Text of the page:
Elements of the offence
The Prosecution must satisfy a Magistrate or Judge of the following elements beyond a reasonable doubt:

  1. The Accused caused an explosion unlawfully and maliciously by using an explosive substance;
  2. The explosion was likely to endanger life or cause serious injury to property.
“Can the Prosecution prove that the explosion had the potential to damage property or cause a serious injury?”

Defences to this could be a factual dispute, the concept of beyond reasonable doubt, wrongful identification, or lack of intent.

You should call us to discuss your case with one of our experienced lawyers if you have been charged with this offence. Deciding on whether to plead guilty or not has important implications for you and should be made after proper discussions with one of our criminal lawyers.

Questions in cases like this
  • Did you know that mixing the substances would cause an explosion?
  • Were you responsible for creating the explosion?
  • Did you have a lawful excuse for causing the explosion?
  • Did the explosion have the potential to cause a serious injury or damage property?

The maximum penalty for Offences Connected with Explosive Substances (s317 of the Crimes Act 1958) is level 4 imprisonment or 15 years.

Sentencing in the higher courts
In the higher courts of Victoria, there were 25 charges of Makes or Possesses Explosive Substance Without Lawful Excuse – section 317(4) – that were heard from 1 July 2011 to 30 June 2016. More than half of these cases resulted in imprisonment (56%). There were also many who received wholly suspended sentences (36%) while the remainder were sentenced to a Community Correction Order (4%) and fine (4%).1

Please note that suspended sentences were abolished in the higher courts earlier than that of the Magistrates’ Court, and therefore all offences committed on or after 1 September 2013 will not have this available as a sentencing option.2

Sentencing in the Magistrates’ Courts
In the Magistrates’ Courts, 95 cases (102 charges) of Makes or Possesses Explosive Substance Without Lawful Excuse – section 317(4) were heard from 1 July 2013 to 30 June 2016. These resulted in a variety of penalties:

  • Imprisonment – 29.5%
  • Community Correction Order – 28.4%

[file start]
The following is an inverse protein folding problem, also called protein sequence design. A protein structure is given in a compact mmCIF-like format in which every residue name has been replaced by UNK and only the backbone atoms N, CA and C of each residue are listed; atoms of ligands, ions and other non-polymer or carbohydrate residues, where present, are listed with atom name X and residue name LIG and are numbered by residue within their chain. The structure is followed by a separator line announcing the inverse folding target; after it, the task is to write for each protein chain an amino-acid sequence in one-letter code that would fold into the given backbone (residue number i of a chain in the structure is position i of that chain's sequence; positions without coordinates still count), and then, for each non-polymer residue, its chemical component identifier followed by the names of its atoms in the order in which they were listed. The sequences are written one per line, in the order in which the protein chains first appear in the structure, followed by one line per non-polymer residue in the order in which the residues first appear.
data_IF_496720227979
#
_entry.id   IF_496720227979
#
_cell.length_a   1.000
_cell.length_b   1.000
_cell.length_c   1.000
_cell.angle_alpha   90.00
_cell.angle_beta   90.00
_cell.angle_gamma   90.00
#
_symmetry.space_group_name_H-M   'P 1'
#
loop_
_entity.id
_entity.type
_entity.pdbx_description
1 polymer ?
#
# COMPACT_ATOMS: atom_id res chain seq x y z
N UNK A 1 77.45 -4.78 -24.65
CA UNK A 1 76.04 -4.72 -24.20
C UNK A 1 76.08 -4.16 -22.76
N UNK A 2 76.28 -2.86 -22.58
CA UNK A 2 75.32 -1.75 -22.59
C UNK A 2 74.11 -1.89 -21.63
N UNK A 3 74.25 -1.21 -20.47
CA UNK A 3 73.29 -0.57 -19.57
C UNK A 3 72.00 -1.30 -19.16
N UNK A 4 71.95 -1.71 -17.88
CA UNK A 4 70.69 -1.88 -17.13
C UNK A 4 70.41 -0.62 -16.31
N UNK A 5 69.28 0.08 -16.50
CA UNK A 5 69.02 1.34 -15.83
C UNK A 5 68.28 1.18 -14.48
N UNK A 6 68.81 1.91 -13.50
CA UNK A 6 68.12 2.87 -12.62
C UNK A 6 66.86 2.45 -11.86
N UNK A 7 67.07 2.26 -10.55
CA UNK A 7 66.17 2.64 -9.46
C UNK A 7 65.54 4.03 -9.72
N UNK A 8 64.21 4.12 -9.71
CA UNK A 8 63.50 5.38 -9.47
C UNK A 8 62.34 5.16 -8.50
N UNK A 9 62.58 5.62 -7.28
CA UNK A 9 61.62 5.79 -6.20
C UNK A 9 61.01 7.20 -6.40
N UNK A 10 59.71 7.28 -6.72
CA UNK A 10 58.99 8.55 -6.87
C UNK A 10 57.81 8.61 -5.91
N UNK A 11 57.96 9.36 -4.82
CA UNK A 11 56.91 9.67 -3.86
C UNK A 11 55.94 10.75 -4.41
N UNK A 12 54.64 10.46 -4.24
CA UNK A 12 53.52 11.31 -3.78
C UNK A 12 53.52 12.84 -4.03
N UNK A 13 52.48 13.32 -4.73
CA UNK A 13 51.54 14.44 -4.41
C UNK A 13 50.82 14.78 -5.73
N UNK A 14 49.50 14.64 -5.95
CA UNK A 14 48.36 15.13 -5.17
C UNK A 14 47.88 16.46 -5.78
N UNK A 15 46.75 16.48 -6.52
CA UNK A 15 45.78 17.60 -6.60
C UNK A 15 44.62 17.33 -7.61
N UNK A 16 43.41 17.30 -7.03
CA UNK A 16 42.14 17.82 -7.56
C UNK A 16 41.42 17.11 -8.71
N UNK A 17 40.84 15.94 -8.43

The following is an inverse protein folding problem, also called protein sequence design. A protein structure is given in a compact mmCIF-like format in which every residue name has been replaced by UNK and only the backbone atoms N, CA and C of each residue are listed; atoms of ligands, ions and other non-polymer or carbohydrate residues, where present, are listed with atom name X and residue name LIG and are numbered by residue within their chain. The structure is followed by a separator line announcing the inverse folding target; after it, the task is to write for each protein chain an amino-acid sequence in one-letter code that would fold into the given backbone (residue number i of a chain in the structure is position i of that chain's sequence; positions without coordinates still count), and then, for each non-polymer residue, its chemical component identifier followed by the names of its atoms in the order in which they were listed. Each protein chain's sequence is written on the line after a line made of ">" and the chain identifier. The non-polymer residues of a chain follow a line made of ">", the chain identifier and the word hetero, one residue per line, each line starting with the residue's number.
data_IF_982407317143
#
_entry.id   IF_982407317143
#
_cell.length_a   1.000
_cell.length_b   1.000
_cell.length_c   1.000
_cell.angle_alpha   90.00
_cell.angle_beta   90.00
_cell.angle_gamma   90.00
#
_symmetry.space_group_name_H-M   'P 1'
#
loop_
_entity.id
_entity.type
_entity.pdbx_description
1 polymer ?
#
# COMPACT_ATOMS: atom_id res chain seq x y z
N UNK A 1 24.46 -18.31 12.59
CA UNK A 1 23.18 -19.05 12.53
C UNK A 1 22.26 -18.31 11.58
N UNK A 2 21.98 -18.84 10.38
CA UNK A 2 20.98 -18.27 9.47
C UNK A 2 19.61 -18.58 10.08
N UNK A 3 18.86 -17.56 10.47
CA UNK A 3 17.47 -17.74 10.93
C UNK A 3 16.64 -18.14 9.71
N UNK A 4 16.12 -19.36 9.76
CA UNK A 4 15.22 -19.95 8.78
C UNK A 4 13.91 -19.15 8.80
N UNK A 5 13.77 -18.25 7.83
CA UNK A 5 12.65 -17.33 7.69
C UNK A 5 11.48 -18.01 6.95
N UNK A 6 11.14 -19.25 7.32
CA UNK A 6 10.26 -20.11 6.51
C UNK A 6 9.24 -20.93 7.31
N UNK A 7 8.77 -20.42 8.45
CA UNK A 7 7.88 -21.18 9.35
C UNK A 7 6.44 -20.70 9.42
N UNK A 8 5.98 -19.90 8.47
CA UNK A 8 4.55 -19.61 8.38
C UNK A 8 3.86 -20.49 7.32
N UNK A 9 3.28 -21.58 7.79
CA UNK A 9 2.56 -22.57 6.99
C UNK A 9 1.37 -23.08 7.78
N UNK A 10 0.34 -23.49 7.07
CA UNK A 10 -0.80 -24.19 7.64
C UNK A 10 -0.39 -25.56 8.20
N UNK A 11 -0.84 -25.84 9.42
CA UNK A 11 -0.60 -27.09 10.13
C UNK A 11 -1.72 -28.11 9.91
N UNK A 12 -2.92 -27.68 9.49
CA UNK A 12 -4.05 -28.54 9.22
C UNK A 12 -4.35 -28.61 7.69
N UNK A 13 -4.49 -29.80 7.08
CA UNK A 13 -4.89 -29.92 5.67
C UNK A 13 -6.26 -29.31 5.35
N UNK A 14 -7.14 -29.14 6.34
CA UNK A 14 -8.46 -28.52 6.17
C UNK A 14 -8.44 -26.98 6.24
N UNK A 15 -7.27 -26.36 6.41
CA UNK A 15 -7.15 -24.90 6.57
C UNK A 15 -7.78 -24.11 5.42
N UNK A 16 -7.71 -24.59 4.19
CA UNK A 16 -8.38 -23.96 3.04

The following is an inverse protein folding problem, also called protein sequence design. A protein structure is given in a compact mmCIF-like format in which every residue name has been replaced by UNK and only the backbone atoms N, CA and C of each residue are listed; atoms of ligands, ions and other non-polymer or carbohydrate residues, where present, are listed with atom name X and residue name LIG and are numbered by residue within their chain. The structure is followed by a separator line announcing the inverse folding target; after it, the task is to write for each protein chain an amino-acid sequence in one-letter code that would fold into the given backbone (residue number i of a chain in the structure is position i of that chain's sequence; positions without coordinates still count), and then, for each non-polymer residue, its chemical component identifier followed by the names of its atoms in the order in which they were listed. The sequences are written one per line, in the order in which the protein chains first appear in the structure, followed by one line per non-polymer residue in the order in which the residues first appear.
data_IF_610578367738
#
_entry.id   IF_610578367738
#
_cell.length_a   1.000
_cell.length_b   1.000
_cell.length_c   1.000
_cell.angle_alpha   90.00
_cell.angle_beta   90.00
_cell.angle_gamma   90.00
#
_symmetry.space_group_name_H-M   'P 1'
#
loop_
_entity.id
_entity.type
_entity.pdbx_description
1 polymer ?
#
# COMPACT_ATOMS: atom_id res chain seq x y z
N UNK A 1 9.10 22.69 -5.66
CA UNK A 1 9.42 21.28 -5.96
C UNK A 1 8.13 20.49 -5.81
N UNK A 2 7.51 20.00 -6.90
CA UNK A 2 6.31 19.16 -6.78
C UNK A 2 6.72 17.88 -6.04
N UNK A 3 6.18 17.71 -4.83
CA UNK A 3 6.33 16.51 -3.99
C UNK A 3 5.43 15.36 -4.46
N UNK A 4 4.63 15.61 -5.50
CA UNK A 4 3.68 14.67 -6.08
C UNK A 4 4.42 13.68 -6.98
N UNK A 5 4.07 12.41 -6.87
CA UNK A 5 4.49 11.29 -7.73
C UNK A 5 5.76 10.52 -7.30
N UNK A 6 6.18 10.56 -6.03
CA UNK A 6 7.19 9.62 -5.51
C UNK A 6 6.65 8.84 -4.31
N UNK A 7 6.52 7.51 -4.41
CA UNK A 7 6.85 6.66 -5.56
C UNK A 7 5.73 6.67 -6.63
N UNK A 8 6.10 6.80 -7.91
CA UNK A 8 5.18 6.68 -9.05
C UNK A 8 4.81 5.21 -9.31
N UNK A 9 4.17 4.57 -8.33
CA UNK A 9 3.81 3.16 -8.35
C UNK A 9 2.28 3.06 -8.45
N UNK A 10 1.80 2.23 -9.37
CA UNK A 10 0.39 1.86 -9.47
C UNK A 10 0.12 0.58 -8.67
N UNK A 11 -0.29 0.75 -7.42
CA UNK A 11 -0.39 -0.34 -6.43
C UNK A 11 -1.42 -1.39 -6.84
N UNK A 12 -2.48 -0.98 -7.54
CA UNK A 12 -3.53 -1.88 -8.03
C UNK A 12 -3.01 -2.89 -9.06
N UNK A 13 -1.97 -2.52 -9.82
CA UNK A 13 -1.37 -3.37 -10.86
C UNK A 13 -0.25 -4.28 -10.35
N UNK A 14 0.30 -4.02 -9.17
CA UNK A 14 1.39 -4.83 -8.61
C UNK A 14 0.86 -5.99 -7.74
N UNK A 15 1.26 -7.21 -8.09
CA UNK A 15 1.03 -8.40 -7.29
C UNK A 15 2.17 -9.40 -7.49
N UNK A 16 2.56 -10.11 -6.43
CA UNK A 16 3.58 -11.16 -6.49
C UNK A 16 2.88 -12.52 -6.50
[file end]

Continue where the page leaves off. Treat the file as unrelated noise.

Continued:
• Fine – 20.0%
  • Wholly Suspended Sentence – 10.5%
  • Adjourned Undertaking/Discharge/Dismissal – 6.3%
  • Partially Suspended Sentence – 3.2%
  • Youth Justice Centre Order – 1.1%
  • Other – 1.1%
Of those who received imprisonment, the majority were sentenced to a period between 3 and 6 months (35.7% of those who were sentenced to prison). The highest term imposed was between 24 and 36 months but this type of prison terms occurred in only 3.6% of those who were handed imprisonment.

For the fines, the highest category imposed was “$3,000 < $4,000” (9.7% of those who received aggregate fines). However most were in the category “$1,000 < $2,000” at 19.4% for aggregate fines. For non-aggregate fines, the categories mostly imposed were “Less than $500” and “$500 < $1,000” (12.9% each).3

Please note that suspended sentences were abolished in Victoria for all offences committed on or after 1 September 2014.4


[1] SACStat Higher Courts – Crimes Act 1958 (Vic) : s 317(4) – makes or possesses explosive substance without lawful excuse < https://www.sentencingcouncil.vic.gov.au/sacstat/higher_courts/HC_6231_317_4.html >
[2] Suspended Sentence | The Sentencing Advisory Council < https://www.sentencingcouncil.vic.gov.au/about-sentencing/sentencing-options-for-adults/suspended-sentence >
[3] SAC Statistics – Crimes Act 1958 (Vic) : s 317(4) – makes or possesses explosive substance without lawful excuse < https://www.sentencingcouncil.vic.gov.au/sacstat/magistrates_court/6231_317_4.html >
[4] Suspended Sentence | The Sentencing Advisory Council < https://www.sentencingcouncil.vic.gov.au/about-sentencing/sentencing-options-for-adults/suspended-sentence >